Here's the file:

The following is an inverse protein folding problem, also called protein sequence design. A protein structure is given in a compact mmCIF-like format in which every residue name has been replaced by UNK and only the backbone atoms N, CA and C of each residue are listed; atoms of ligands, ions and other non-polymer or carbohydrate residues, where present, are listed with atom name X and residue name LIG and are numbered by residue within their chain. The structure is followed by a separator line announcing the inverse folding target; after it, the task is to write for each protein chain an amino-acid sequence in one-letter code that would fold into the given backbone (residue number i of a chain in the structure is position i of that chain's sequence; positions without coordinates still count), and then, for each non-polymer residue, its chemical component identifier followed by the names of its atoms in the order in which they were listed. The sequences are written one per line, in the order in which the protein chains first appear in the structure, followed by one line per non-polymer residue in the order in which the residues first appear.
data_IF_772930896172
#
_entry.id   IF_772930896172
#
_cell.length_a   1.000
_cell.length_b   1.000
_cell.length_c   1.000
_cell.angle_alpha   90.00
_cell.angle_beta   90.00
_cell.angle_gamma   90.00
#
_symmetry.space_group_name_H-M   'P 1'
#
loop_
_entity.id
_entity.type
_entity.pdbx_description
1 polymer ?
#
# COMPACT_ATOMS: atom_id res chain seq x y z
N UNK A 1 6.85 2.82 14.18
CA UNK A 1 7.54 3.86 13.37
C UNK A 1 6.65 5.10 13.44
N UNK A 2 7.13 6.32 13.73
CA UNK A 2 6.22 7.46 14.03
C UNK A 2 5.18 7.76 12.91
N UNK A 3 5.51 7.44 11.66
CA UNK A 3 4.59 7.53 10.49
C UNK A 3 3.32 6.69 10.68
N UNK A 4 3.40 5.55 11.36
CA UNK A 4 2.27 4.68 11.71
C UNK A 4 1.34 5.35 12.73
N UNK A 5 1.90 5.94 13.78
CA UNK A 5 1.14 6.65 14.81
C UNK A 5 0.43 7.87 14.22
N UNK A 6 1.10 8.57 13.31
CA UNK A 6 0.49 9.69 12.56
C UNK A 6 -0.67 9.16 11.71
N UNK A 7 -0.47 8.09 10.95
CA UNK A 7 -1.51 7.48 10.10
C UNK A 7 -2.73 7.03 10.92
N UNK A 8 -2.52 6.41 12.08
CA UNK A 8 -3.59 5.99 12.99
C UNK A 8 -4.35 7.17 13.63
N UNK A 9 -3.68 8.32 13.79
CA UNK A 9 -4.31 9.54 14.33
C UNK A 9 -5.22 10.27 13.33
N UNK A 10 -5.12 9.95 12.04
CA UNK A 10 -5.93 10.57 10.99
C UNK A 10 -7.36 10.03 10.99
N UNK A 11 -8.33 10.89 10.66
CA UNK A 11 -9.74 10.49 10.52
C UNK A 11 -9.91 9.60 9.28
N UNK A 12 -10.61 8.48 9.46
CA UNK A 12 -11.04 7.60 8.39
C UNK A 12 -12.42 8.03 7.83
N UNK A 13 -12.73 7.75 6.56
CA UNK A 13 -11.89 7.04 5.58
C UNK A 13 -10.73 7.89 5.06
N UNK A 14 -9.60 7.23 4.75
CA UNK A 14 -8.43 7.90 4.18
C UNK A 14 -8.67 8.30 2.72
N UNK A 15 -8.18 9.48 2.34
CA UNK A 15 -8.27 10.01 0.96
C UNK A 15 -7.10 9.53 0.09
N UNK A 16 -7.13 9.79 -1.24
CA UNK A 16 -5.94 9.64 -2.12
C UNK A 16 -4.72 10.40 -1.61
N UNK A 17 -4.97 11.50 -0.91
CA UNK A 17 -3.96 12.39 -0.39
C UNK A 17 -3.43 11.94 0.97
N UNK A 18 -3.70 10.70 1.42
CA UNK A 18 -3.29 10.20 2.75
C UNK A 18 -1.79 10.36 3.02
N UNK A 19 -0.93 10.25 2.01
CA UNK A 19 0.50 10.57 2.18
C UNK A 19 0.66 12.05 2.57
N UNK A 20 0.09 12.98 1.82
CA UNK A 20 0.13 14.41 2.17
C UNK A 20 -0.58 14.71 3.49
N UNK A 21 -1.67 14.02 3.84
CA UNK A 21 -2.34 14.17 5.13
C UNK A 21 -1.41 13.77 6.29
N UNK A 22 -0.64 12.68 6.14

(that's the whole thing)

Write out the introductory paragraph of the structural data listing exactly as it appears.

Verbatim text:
The following is an inverse protein folding problem, also called protein sequence design. A protein structure is given in a compact mmCIF-like format in which every residue name has been replaced by UNK and only the backbone atoms N, CA and C of each residue are listed; atoms of ligands, ions and other non-polymer or carbohydrate residues, where present, are listed with atom name X and residue name LIG and are numbered by residue within their chain. The structure is followed by a separator line announcing the inverse folding target; after it, the task is to write for each protein chain an amino-acid sequence in one-letter code that would fold into the given backbone (residue number i of a chain in the structure is position i of that chain's sequence; positions without coordinates still count), and then, for each non-polymer residue, its chemical component identifier followed by the names of its atoms in the order in which they were listed. The sequences are written one per line, in the order in which the protein chains first appear in the structure, followed by one line per non-polymer residue in the order in which the residues first appear.